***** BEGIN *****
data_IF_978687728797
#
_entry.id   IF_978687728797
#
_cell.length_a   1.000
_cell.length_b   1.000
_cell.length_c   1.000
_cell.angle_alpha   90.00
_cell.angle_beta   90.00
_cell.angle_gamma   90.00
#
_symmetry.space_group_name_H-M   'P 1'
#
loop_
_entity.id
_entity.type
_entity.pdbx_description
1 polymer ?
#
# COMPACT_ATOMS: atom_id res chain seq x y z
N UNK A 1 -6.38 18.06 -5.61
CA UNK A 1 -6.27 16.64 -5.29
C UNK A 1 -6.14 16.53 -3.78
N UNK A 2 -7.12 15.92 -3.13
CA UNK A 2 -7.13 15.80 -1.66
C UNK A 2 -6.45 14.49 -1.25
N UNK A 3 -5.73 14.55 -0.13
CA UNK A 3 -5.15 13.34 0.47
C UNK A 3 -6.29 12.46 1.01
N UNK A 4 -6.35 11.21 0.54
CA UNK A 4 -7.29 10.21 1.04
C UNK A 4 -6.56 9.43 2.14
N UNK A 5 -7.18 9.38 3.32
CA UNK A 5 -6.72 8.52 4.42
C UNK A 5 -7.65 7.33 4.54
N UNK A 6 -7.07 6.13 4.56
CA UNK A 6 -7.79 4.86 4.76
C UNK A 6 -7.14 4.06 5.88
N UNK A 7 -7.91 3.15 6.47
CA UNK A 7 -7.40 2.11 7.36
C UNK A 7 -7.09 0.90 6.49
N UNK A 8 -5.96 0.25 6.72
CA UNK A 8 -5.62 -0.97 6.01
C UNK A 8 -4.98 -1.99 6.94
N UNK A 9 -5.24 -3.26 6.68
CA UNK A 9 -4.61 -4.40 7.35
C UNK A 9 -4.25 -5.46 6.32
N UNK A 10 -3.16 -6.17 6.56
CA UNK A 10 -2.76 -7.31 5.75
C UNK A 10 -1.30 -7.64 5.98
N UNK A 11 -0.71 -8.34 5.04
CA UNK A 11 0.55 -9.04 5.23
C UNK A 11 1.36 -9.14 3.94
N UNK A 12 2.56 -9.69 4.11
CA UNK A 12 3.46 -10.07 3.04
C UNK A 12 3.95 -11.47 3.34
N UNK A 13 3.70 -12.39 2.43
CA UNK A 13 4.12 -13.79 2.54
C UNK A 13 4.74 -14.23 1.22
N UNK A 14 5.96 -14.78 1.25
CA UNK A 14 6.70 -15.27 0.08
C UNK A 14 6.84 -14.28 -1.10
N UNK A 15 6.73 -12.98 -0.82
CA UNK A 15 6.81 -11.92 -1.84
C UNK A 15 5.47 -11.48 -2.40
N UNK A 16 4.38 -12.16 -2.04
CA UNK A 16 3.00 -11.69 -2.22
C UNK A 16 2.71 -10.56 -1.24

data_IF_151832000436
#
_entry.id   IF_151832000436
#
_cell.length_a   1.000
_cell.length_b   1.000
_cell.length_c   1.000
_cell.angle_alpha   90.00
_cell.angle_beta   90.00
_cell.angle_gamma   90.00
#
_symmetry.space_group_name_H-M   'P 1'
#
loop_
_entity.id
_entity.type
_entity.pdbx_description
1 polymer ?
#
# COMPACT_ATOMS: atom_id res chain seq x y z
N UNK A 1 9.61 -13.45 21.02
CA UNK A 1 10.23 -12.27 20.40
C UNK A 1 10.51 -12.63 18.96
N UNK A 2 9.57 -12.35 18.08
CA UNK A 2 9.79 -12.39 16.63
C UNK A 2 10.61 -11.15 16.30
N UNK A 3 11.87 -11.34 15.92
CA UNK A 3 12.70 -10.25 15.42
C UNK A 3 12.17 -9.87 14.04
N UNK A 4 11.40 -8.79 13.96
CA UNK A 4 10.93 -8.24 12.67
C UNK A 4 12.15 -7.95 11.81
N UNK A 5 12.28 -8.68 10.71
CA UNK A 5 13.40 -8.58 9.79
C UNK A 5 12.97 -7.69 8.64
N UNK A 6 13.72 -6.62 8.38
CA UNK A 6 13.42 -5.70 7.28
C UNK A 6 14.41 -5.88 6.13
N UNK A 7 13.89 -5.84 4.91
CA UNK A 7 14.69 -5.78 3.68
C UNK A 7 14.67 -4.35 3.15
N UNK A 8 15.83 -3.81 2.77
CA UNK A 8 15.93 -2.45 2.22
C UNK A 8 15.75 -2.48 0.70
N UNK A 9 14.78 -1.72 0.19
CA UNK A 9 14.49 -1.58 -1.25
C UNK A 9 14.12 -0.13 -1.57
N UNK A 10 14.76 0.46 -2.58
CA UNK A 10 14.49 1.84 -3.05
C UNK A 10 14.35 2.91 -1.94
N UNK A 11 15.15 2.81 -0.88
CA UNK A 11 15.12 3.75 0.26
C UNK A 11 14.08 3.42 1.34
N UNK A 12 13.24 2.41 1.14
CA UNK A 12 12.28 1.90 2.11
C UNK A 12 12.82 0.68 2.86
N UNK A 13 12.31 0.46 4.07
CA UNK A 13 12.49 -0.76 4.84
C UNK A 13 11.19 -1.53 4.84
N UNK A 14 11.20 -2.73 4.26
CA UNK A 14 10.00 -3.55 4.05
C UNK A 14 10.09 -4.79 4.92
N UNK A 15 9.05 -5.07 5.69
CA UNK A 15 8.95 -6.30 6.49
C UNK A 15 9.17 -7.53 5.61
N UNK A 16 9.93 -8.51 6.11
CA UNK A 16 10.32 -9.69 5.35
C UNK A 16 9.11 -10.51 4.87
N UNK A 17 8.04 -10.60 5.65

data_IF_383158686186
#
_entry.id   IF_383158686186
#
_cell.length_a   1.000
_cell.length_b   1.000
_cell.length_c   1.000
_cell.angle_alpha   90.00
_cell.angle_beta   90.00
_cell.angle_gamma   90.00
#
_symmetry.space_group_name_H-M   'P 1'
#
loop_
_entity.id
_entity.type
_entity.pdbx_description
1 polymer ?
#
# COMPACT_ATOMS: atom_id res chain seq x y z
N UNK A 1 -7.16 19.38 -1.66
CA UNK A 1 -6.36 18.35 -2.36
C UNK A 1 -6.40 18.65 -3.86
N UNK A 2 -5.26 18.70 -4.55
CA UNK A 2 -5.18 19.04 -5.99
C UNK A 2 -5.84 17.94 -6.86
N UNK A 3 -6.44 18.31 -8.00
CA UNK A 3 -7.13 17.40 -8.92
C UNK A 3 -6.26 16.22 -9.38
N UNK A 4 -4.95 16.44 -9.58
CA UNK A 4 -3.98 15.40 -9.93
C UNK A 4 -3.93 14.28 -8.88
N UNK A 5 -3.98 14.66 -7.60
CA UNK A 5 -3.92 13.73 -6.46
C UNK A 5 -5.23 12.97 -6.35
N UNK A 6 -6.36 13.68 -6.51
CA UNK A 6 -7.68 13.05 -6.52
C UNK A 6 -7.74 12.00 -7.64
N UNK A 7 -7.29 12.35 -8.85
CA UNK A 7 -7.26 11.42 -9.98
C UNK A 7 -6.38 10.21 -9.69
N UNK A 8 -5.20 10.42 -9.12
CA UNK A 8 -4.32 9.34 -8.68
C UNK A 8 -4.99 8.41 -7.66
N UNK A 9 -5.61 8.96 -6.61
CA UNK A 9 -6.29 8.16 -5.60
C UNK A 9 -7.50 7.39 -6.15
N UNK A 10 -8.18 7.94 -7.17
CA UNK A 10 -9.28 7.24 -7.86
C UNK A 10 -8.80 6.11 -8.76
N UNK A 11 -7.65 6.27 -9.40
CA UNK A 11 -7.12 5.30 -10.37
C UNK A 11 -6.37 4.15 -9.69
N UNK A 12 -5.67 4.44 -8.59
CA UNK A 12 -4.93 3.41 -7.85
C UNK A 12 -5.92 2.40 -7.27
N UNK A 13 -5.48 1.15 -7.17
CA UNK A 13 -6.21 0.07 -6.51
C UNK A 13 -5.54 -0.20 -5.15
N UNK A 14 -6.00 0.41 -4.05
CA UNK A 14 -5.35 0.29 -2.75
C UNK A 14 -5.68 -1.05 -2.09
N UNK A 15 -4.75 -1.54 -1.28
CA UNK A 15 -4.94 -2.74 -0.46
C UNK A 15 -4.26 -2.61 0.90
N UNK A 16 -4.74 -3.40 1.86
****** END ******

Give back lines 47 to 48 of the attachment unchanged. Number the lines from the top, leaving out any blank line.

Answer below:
C UNK A 9 -4.25 -5.46 6.32
N UNK A 10 -3.16 -6.17 6.56